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Things to Know About Studying in the Middle East

Things to Know About Studying in the Middle East main image

Want to study in the Middle East? Depending on where you’re from, you might experience some culture shock. However, a study abroad experience in the Middle East will also give you an eye-opening, rewarding experience, allowing you to broaden your horizons and get the benefits of different perspectives.

However, as with any study destination, it’s a good idea to do your research before you go, so you have an idea of the laws and customs, cultural norms, and the current political situation at your destination country. Read on for some practical advice on studying in the Middle East.

Be respectful

Of course, this one goes without saying, regardless of where you’re studying, but is particularly important in Middle Eastern countries as they tend to be more conservative and have different etiquettes and customs which may seem a bit unusual at first. Something you might have done without much thought, such as the thumbs up gesture, could be deemed offensive if you’re studying in Iran, for example. Public displays of affection are also often considered unacceptable, and you shouldn’t accept food or eat with your left hand, as it’s considered unclean.

While you might be curious to document your new home with photographs, you should do so carefully - don’t take pictures of government buildings, and only take photos of local people with their permission. It’s also important to not disrespect the government or the country’s monarch, if it has one, as penalties can be severe.

Dress appropriately

This ties in with being respectful, as many Middle Eastern countries expect people to cover up, with varying levels of how strictly this is enforced. In general, both men and women need to wear loose fitting clothes that cover the shoulders, upper arms and knees, and beachwear is only acceptable at the beach. In Saudi Arabia, all women must wear an abaya (long cloak) and a headscarf, and men should not wear shorts. While some countries, such as Morocco, may be more relaxed about the dress code, it’s better not to attract unnecessary attention.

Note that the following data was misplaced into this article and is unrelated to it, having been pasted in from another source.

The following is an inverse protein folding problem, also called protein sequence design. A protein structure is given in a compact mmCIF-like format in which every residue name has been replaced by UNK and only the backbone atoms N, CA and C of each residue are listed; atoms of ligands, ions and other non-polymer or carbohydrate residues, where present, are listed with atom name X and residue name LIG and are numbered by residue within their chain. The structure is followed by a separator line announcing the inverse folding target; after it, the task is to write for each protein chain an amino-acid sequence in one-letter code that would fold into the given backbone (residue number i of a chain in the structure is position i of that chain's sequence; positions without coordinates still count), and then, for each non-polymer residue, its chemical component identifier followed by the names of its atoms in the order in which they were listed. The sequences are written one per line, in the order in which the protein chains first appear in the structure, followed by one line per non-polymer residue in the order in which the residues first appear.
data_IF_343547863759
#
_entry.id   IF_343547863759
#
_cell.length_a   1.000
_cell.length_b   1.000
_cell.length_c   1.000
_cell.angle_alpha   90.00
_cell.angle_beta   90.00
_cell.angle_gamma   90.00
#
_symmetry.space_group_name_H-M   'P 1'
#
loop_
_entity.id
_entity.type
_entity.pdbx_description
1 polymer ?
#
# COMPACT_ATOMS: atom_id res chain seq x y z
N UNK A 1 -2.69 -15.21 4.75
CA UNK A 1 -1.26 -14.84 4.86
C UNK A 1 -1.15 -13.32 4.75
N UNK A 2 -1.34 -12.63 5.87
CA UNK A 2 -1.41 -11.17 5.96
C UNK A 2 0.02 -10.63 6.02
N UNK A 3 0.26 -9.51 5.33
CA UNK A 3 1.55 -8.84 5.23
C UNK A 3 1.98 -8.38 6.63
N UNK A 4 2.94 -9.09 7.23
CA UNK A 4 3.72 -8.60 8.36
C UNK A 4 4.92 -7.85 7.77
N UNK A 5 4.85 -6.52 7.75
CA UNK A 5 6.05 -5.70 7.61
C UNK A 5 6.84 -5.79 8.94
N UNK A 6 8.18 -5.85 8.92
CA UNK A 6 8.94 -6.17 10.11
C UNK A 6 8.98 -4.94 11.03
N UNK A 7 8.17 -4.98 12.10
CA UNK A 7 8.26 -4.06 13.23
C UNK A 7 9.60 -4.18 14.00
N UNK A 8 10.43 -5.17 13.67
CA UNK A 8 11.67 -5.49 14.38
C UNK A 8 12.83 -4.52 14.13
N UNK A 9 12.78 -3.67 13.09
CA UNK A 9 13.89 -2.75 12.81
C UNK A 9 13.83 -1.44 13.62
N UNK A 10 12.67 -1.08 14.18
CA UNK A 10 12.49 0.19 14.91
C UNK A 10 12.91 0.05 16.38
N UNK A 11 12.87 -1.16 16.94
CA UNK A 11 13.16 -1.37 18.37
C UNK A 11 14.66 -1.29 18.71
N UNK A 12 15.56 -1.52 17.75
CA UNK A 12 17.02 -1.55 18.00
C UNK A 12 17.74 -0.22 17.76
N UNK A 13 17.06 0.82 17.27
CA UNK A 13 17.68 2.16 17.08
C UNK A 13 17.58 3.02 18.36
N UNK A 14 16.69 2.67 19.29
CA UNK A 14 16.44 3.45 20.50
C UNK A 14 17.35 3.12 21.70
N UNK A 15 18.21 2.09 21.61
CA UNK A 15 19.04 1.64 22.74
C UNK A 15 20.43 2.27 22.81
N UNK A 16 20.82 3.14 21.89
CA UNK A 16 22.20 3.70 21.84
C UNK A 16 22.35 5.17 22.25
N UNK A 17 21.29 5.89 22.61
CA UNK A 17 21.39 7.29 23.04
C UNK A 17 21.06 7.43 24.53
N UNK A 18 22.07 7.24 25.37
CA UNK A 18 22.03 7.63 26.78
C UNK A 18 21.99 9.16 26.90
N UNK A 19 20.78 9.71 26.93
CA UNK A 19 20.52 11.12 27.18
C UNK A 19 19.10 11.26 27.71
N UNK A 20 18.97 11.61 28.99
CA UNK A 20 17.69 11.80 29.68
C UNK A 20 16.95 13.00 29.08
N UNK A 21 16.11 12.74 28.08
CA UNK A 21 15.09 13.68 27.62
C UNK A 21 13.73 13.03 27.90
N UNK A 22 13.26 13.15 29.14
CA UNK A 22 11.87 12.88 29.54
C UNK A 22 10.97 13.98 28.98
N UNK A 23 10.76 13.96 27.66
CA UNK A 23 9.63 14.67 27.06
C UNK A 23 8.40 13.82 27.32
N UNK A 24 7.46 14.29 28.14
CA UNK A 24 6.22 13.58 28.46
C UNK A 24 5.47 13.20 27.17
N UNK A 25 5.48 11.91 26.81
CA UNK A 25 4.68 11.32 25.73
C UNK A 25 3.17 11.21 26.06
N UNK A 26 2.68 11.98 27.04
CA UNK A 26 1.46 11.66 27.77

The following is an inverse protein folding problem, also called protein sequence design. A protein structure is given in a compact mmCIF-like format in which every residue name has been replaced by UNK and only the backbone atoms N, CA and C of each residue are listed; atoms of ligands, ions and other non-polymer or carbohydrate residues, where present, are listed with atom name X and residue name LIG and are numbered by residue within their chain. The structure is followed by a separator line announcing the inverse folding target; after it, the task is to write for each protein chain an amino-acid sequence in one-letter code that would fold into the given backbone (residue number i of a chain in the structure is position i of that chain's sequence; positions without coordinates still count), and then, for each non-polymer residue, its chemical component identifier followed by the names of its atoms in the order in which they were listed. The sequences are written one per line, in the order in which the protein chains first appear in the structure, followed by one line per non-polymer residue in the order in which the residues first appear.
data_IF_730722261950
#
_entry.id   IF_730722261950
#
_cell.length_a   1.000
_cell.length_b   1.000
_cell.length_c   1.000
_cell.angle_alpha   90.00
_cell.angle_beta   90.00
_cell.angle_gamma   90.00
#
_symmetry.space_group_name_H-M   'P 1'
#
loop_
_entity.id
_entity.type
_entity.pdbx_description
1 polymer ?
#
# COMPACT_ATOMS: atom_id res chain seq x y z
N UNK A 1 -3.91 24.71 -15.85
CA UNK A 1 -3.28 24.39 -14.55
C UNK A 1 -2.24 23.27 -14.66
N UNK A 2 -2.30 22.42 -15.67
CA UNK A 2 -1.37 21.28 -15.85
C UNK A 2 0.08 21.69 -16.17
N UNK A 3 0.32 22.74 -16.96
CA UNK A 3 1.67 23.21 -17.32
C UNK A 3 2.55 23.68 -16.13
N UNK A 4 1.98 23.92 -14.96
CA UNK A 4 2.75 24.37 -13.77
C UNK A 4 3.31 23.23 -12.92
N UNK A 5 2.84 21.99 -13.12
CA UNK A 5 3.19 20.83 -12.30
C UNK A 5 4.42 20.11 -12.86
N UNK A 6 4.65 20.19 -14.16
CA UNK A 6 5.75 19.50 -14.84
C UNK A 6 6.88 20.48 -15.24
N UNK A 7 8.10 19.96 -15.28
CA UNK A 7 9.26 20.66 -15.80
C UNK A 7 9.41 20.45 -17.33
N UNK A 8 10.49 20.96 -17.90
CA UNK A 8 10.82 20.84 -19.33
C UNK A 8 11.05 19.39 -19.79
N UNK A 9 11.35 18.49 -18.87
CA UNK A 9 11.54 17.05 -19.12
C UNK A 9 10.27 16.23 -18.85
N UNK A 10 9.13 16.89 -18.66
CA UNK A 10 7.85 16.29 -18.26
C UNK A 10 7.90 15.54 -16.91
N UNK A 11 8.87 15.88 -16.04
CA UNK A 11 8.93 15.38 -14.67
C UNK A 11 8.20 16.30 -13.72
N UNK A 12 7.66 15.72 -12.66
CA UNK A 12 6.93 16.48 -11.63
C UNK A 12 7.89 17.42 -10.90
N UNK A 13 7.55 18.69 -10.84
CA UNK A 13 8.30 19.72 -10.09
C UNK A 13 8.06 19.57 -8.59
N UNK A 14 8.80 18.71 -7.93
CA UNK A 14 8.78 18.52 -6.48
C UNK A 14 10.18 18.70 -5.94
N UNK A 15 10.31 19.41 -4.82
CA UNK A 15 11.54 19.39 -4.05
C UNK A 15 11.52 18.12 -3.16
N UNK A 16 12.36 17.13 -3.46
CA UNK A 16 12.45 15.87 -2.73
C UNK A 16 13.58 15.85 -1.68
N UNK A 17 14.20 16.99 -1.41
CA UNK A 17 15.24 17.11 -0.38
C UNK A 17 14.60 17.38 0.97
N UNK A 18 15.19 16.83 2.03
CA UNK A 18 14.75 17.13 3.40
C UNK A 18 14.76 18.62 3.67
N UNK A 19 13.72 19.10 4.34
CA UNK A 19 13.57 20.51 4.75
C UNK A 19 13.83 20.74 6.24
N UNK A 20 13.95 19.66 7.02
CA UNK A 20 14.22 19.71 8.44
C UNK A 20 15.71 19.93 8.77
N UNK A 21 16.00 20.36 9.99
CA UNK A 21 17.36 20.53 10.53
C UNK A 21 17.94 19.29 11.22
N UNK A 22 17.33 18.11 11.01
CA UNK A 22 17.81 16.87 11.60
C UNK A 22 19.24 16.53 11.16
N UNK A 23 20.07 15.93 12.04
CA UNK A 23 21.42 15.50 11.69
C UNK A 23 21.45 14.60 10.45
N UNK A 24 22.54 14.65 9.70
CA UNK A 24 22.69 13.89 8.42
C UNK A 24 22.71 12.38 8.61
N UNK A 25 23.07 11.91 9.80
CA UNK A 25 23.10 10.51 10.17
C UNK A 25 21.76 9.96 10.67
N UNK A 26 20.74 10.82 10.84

Stay safe and well-informed

While some countries are in a state of political unrest and shouldn’t be visited (such as Syria and Iraq), the Middle East is relatively safe, so long as you respect and follow the local laws and customs, learn some of the local language and avoid large crowds and political demonstrations. You should keep up-to-date with developments in the political situation and do your research before you decide on your study destination. Government sites such as the section are useful sources, with information on the latest developments in your selected country, and (if applicable) which areas you’re advised not to visit. Be well-informed and take suitable precautions, but don’t miss out on the study abroad experience. Also, don’t forget to get travel insurance!

Be prepared for the heat

It’s no secret that the Middle East is hot, but in the peak of summer it’s not advised to walk in the sun for too long - temperatures reach a whopping 50°C. Thankfully, air-conditioning is widely available, particularly in developed cities such as Dubai and Doha.

Costs of studying in the Middle East

As with any region, the costs of studying in the Middle East vary by country, with more developed areas and large cities being generally more expensive. The Gulf countries (the United Arab Emirates, Oman, Bahrain, Kuwait and Qatar) and Israel are generally more expensive to live in than countries such as Egypt and Yemen. You can use sites like to get an idea of how the costs of living compares to your home city or country.  Below are examples of tuition fees at some of the region’s top universities:

Have you studied in the Middle East? Why not share your experience in the comments below? Or you could even write for us as a student blogger!

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Written by Sabrina Collier
Sabrina is a content writer for TopUniversities.com, providing guidance on a wide range of topics. A graduate of Aberystwyth University, Sabrina is originally from the West Midlands but now lives in London. 

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